The good that games can do

Paul’s first videogame was Space Invaders in 1978, which tells you how incredibly old he is. Remarkably, though, the magic of playing those early games has proven so powerful, it has kept Paul animated in mind, body and spirit more effectively than any new age program or possibly yoga could achieve. Paul sincerely holds the belief that Centauri from the planet Rylos is watching, and he will be called to defend The Frontier from the Ko-Dan Armada.

Despite low intelligence, Paul has successfully held down jobs as magazine and website editor for CVG (1995-2000), and ran his own gaming editorial agency from 2005-2015 before turning freelance, which is similar to being undead. He loves playing games and writing about them. He also loves Spanish guitar, that’s very important too.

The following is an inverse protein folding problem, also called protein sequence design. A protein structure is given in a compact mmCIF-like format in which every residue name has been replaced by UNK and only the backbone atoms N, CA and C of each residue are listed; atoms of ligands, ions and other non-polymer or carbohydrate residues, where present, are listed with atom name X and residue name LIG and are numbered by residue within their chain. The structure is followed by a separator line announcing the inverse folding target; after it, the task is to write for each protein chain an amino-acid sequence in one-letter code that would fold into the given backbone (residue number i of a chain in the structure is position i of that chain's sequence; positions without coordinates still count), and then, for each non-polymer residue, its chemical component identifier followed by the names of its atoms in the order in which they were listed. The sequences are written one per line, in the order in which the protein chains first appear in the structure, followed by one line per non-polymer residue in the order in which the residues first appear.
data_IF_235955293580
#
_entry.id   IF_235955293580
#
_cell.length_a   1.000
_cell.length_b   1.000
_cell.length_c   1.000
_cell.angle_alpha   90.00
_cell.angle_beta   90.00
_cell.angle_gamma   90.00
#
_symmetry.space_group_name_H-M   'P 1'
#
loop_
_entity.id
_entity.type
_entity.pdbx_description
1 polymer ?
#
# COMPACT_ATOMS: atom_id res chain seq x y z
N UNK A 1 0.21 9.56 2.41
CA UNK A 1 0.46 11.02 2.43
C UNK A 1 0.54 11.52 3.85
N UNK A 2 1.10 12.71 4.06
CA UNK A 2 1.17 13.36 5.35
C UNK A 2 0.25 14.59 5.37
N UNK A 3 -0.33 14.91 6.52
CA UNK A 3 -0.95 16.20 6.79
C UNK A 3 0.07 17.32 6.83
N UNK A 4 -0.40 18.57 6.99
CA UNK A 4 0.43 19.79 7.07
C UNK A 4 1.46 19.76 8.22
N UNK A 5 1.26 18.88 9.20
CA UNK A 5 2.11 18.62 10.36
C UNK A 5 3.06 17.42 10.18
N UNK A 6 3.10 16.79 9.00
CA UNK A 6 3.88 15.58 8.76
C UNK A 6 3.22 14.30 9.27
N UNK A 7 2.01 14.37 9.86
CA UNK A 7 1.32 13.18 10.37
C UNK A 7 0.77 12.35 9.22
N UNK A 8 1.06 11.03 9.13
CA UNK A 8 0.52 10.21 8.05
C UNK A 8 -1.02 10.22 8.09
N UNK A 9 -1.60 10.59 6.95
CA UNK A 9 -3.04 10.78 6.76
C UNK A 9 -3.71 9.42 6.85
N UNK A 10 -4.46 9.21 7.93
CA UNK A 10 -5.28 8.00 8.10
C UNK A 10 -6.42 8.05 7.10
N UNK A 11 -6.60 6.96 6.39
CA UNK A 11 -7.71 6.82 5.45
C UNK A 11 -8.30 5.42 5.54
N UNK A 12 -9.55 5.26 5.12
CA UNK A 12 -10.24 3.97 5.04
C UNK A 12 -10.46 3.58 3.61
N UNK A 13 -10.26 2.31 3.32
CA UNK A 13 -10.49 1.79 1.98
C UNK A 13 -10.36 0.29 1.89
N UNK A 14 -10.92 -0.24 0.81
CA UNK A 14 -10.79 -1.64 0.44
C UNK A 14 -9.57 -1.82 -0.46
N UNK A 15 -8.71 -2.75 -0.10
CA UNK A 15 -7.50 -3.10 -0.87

If you want to reach Paul, you can tweet him @FutureKick.

While the rest of the world debates the perceived harm of games, we look at the benefits to mankind.

Now would be a good time to remind ourselves why video games, the people that make them, and the people that enjoy playing them, can be a positive force in the world today.

We know that our lives would not be as inspired without the almost countless uplifting experiences we’ve enjoyed since discovering gaming as a pastime. Here are some of the most outstanding reasons why games have proved to be so valuable across the decades. Anyone who knows gaming will understand that we are merely scratching the surface!!

Exercise your brain

© Nintendo